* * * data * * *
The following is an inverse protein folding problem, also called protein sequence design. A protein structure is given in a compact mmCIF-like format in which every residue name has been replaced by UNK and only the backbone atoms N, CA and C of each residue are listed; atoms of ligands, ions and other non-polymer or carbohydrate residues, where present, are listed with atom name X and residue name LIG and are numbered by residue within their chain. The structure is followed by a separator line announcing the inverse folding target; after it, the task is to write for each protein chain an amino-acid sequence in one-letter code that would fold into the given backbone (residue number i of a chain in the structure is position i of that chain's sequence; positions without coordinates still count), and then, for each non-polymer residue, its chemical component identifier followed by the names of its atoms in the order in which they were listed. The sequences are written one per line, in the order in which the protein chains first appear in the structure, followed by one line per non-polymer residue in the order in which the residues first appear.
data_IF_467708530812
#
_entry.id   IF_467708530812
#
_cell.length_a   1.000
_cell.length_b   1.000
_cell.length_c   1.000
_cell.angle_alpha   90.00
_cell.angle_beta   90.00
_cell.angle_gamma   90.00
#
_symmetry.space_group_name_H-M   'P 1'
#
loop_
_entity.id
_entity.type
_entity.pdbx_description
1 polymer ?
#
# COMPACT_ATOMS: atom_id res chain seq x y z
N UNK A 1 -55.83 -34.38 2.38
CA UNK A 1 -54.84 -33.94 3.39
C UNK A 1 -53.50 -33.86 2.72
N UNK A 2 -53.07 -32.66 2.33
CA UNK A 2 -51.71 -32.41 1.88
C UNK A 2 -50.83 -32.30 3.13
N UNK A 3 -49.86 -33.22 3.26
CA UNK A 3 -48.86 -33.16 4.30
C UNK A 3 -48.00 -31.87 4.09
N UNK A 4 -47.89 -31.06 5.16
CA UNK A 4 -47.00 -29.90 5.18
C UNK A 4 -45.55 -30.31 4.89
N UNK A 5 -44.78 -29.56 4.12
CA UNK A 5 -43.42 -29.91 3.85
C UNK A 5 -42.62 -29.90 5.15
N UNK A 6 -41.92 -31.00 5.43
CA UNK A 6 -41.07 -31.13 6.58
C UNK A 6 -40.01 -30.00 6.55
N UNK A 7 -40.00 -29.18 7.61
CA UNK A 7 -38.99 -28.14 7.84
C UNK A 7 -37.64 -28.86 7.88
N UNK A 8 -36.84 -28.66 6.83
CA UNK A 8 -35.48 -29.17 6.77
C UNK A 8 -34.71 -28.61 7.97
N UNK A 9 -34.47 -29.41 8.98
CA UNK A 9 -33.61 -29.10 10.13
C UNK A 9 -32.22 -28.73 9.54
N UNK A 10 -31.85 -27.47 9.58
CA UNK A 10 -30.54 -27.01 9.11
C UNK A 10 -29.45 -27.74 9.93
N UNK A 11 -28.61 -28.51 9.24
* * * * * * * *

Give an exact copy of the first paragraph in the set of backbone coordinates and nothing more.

The following is an inverse protein folding problem, also called protein sequence design. A protein structure is given in a compact mmCIF-like format in which every residue name has been replaced by UNK and only the backbone atoms N, CA and C of each residue are listed; atoms of ligands, ions and other non-polymer or carbohydrate residues, where present, are listed with atom name X and residue name LIG and are numbered by residue within their chain. The structure is followed by a separator line announcing the inverse folding target; after it, the task is to write for each protein chain an amino-acid sequence in one-letter code that would fold into the given backbone (residue number i of a chain in the structure is position i of that chain's sequence; positions without coordinates still count), and then, for each non-polymer residue, its chemical component identifier followed by the names of its atoms in the order in which they were listed. The sequences are written one per line, in the order in which the protein chains first appear in the structure, followed by one line per non-polymer residue in the order in which the residues first appear.